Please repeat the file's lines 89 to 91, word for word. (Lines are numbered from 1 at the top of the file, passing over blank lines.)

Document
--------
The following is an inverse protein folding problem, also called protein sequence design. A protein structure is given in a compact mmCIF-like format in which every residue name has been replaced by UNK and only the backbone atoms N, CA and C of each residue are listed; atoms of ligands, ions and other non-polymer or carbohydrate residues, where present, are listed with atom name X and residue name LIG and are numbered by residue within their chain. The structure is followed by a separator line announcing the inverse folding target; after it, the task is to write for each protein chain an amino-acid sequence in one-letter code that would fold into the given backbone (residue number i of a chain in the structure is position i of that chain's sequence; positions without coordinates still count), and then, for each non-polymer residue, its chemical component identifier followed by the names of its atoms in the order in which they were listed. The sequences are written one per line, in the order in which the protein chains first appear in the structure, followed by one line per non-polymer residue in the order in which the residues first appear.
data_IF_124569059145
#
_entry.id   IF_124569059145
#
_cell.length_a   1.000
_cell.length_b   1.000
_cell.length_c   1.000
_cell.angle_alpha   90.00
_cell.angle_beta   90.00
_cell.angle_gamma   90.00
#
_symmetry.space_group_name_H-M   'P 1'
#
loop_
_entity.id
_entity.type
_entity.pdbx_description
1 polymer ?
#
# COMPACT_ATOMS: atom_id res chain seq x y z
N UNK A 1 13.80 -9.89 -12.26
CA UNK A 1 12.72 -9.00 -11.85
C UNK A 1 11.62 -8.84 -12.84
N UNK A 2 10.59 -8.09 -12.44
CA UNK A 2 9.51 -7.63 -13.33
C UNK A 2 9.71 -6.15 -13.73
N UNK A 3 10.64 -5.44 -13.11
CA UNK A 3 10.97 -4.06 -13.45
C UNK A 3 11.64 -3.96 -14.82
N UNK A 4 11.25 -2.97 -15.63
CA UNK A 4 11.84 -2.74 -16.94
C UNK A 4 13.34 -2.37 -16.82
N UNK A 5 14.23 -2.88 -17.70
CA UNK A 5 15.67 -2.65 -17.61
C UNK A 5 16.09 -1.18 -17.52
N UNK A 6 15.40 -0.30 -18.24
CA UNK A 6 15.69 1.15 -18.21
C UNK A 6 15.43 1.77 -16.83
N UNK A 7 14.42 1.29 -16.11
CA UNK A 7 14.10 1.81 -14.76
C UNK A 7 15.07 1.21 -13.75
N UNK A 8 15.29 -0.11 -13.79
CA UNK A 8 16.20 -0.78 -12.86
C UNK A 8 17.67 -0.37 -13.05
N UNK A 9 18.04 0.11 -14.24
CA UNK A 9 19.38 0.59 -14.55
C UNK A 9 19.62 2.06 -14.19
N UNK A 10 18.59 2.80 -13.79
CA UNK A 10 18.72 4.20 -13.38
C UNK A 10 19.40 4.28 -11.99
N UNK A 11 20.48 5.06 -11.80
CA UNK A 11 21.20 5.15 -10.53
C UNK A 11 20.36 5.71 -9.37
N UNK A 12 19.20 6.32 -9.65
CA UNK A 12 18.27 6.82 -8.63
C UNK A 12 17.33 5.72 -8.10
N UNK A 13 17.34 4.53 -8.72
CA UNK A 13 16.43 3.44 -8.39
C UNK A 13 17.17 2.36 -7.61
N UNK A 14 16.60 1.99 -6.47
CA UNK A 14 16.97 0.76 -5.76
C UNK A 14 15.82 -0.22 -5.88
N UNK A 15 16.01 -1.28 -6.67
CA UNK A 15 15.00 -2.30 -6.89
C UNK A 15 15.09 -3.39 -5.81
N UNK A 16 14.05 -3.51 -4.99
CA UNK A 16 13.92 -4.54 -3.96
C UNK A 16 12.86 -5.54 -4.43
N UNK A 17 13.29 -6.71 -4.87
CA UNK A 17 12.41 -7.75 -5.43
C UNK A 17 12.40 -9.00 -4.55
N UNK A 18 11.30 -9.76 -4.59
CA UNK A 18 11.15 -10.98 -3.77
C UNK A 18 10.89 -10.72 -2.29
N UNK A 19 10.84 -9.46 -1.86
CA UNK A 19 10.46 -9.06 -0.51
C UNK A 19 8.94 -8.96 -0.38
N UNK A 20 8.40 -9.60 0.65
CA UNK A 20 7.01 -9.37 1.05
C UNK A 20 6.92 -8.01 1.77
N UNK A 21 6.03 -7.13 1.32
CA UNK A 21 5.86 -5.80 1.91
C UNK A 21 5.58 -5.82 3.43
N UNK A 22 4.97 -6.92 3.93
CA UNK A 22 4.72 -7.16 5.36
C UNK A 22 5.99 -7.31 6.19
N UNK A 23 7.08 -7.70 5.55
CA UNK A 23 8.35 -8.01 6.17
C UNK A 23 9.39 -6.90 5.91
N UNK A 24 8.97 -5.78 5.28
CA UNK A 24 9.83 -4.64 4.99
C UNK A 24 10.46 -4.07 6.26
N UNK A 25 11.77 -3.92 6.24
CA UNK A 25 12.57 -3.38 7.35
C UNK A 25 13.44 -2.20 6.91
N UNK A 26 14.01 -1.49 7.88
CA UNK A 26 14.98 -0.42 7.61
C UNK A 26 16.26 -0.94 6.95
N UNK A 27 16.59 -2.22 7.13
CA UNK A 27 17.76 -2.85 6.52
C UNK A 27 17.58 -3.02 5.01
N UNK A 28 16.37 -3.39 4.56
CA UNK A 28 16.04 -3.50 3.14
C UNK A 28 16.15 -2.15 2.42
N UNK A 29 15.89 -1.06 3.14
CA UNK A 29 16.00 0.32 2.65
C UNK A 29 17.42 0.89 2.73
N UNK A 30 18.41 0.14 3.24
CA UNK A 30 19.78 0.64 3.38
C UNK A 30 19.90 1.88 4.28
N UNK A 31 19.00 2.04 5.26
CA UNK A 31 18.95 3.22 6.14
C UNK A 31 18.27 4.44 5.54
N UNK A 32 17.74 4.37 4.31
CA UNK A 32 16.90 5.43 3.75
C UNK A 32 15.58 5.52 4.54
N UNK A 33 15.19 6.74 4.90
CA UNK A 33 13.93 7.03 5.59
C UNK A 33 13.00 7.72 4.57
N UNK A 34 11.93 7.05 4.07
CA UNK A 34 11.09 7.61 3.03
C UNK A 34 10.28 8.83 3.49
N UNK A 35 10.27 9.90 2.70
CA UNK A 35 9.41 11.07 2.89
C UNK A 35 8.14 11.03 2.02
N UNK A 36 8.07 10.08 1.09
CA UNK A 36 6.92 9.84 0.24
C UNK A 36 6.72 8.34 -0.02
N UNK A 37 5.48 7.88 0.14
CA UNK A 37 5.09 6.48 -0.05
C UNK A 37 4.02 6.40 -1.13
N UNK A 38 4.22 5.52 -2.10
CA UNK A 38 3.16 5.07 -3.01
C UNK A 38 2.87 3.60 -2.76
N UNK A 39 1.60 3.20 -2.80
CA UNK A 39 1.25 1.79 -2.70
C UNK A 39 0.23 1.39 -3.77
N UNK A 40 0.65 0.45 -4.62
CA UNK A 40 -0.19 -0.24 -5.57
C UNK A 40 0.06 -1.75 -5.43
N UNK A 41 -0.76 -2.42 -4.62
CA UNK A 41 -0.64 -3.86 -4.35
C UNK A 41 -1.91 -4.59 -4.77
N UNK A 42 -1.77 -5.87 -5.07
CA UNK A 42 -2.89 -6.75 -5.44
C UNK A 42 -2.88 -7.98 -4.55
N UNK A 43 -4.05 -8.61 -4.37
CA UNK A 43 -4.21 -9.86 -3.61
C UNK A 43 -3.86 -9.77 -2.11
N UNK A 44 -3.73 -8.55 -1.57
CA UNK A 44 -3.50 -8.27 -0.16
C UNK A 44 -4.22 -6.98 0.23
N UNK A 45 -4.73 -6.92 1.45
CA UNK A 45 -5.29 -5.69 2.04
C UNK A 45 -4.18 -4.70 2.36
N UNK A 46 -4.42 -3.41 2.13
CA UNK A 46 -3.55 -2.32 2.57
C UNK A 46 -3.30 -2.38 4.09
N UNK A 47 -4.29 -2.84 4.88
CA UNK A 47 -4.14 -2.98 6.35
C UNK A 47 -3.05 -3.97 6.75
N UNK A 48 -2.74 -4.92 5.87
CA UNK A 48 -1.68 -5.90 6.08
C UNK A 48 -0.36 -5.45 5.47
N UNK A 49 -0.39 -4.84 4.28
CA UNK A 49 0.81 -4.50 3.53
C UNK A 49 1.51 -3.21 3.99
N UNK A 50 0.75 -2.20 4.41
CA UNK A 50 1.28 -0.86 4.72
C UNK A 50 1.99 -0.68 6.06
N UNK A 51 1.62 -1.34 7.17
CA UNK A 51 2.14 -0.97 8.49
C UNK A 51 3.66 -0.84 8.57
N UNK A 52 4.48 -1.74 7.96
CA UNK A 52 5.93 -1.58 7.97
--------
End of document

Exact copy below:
CA UNK A 23 8.35 -8.01 6.17
C UNK A 23 9.39 -6.90 5.91
N UNK A 24 8.97 -5.78 5.28